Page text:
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Adjective vs. Perfect

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Adjective vs. Perfect

Postby pmda » Wed Mar 16, 2011 9:47 am

In LLPSI Orberg writes: Mense Augusto frumentum maturum est.

He then explains 'maturum' in the margin: as 'maturus, -a, -um'

Now this is a bit confusing. It seems to be that 'maturum est' is a perfect passive participle.... but is it also a simple adjective. Is he telling us here that it's an adjective or is he telling us that this is a participle...or is the distinction between the two evaporating..... I thend to think of the perfect participle as part of a tense...but I sense that that's not quite it....
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Re: Adjective vs. Perfect

Postby brookter » Wed Mar 16, 2011 11:15 am

I'm not certain about the grammatical niceties, and I'm sure that someone sapientior than I will be along shortly to be more precise, but is this one of those distinctions that English makes, but Latin doesn't? "...the grape has mutured" (present perfect) and "...the grape is mature" effectively have the same meaning.

French does something similar, I think: "il est mort" could be either "he is dead" or "he has died" and "mort", like matūrus can also be used as a straight adjective: l'homme mort.

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Re: Adjective vs. Perfect

Postby lauragibbs » Wed Mar 16, 2011 2:37 pm

I'm not sure I understand your question - a participle of any kind is an adjective and can always be used as such, no problems there - but maturus is not a perfect passive participle. The -urus suffix there has an indication of futurity rather than completion, of an unfolding process - it is an old adjectival ending meaning "likely to, intending to, about to" - and the future participle (amaturus, futurus, venturus, etc.) evolved from this old adjectival ending.
The future is a funny business in all the Indo-European languages, as proto-I-E did not have a future tense and the languages had to evolve them on their own (which is why, for example, there ends up being the odd muddle of two quite different ways to form the future tense in Latin, one way for conjugations 1-2 and another way for 3-4 - and in English, of course, we use this crazy volitional "will" for the future, since there is not an actual future tense for English verbs). So the adjectival ending actually came first, and the future participle as a regular feature of Latin verb formation evolved later.
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Re: Adjective vs. Perfect

Postby adrianus » Wed Mar 16, 2011 2:55 pm

I'd say, if he writes "us -a -um" an adjective is meant here, and it's appropriate.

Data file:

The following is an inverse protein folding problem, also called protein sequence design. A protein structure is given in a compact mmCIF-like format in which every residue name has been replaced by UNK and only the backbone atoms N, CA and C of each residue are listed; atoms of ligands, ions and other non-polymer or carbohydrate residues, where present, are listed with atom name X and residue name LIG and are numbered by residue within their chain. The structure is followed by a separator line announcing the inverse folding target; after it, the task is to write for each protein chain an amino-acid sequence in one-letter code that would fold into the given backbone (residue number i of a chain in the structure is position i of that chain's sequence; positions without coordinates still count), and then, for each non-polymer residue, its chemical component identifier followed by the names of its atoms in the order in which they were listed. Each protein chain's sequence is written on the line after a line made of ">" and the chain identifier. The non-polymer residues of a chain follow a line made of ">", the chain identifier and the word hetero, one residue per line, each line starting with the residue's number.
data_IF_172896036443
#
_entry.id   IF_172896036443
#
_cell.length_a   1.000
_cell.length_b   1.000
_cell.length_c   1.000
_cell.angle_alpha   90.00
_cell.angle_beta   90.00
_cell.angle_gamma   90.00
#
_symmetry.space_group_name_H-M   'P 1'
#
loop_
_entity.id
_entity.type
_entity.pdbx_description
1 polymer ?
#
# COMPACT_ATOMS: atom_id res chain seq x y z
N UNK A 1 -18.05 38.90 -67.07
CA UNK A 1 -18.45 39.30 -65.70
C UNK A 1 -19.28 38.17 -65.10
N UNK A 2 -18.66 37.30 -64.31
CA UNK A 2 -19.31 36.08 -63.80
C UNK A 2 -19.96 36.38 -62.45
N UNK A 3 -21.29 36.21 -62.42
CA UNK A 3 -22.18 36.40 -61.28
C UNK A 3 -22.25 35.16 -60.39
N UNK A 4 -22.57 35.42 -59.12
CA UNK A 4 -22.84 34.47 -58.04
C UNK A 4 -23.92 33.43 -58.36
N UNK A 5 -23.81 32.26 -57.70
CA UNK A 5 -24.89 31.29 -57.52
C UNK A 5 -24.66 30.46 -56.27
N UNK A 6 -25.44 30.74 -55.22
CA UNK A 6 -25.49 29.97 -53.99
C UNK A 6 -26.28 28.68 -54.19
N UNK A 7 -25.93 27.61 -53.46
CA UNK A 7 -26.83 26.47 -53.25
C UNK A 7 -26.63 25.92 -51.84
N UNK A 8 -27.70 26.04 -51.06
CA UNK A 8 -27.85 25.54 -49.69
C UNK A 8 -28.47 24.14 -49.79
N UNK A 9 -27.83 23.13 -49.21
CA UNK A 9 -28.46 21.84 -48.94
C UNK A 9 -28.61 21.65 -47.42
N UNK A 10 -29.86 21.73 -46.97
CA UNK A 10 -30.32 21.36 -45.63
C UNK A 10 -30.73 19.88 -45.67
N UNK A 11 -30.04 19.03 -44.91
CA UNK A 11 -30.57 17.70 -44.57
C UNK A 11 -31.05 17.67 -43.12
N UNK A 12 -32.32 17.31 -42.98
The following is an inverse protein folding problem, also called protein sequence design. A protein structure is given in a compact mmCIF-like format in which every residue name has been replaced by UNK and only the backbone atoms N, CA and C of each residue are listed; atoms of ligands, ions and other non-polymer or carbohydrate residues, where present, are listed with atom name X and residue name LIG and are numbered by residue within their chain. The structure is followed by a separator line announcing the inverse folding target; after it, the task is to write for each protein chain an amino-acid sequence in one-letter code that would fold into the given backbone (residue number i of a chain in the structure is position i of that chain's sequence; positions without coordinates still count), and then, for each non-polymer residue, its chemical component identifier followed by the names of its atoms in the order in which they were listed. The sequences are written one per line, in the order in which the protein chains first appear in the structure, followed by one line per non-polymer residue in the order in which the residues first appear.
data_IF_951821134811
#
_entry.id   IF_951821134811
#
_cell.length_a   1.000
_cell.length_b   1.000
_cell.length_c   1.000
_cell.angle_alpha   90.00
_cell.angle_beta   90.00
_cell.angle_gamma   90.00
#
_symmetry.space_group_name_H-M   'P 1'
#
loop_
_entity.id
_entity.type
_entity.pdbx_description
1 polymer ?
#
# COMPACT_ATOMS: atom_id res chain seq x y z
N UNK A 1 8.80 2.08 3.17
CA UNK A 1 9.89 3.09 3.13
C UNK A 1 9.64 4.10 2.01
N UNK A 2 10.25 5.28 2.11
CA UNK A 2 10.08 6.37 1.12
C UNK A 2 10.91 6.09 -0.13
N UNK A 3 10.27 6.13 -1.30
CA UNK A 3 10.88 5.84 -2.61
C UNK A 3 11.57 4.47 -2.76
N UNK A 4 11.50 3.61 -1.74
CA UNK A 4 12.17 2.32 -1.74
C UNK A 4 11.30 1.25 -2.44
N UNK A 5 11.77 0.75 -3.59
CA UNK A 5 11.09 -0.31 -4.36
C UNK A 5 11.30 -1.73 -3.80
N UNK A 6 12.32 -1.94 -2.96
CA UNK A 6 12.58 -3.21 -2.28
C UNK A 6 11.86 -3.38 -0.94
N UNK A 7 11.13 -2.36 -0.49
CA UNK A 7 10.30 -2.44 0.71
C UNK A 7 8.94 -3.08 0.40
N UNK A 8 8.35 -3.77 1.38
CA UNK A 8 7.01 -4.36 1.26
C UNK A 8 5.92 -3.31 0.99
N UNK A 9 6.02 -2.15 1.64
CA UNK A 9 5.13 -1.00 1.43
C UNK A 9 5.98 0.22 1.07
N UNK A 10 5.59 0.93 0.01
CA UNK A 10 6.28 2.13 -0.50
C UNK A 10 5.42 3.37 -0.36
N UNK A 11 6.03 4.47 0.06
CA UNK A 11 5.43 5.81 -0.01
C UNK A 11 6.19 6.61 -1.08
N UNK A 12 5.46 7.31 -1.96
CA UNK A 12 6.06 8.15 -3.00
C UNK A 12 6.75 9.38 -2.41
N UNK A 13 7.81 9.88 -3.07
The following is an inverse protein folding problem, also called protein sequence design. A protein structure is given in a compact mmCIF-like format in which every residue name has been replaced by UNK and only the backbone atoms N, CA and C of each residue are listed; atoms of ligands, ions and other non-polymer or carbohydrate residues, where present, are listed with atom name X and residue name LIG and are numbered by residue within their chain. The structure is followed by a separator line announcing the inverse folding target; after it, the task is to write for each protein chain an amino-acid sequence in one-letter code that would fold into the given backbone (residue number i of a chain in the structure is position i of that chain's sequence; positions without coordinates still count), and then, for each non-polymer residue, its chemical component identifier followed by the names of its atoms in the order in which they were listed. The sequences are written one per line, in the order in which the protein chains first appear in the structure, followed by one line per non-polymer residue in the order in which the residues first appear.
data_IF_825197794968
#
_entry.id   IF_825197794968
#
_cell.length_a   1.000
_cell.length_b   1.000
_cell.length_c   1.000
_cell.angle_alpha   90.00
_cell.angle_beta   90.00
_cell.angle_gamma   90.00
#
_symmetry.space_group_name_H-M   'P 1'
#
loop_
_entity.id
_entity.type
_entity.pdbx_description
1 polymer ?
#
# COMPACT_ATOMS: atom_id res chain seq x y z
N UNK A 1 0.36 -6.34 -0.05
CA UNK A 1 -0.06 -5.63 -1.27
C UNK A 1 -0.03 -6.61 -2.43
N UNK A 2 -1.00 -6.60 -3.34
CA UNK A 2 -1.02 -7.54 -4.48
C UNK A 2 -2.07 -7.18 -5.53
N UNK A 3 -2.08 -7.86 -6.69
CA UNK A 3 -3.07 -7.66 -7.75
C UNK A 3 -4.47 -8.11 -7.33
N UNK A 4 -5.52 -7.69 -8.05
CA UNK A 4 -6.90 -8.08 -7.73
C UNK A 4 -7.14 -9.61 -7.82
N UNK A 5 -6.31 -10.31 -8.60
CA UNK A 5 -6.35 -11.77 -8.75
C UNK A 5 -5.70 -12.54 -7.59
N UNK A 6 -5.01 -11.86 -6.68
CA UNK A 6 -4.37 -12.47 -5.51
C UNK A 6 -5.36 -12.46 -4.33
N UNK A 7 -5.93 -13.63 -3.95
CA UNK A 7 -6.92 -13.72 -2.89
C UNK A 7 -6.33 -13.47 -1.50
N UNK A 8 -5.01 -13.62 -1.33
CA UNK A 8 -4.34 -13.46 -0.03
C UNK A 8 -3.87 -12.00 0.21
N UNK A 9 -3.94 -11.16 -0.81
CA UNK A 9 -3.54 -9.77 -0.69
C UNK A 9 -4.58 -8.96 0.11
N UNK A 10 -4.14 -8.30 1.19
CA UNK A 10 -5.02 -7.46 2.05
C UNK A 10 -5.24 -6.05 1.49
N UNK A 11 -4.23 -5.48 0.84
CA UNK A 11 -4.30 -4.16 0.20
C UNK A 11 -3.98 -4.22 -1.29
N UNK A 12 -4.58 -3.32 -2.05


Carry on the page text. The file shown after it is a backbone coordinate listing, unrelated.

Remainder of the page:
Ut mihi videtur, "-us -a -um" hîc scribendo adjectivum significatur, quod aptum est.
I'm writing in Latin hoping for correction, and not because I'm confident in how I express myself. Latinè scribo ut ab omnibus corrigar, non quod confidenter me exprimam.
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Re: Adjective vs. Perfect

Postby pmda » Wed Mar 16, 2011 3:52 pm

But if you wanted to write it as a perfect passive verb it would be exactly the same....right?
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Re: Adjective vs. Perfect

Postby thesaurus » Wed Mar 16, 2011 7:30 pm

pmda wrote:But if you wanted to write it as a perfect passive verb it would be exactly the same....right?


No, because not all adjectives are formed from perfect passive participles (the fourth principal part). Many adjectives are just that, adjectives. Maturus, a, um is an example. If you wanted to make this a compound verb, you'd need to write "maturatum est," which comes from "maturo, maturare, maturavi, maturatus."

Generally, perfect passive participles can be used as adjectives without problem, but the reverse isn't necessarily true.
Horae quidem cedunt et dies et menses et anni, nec praeteritum tempus umquam revertitur nec quid sequatur sciri potest. Quod cuique temporis ad vivendum datur, eo debet esse contentus. --Cicero, De Senectute
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Re: Adjective vs. Perfect

Postby calvinist » Wed Mar 16, 2011 8:31 pm

As thesaurus said, not all adjectives come from the perfect passive paticiple. It works similarly in English. We have simple adjectives: good, bad, old, young. And then we have adjectives that are formed from a past participle: dried, aged, cured. Note that it makes perfect sense for these adjectives to be formed from the past participle because they denote a quality that resulted from an action: "dried cranberries" can be understood as "cranberries which have been dried" whereas "dry cranberries" would be understood as simply "cranberries which are dry". Latin does essentially the same thing with adjectives formed from the perfect passive participle, which is the Latin equivalent of the English past participle.
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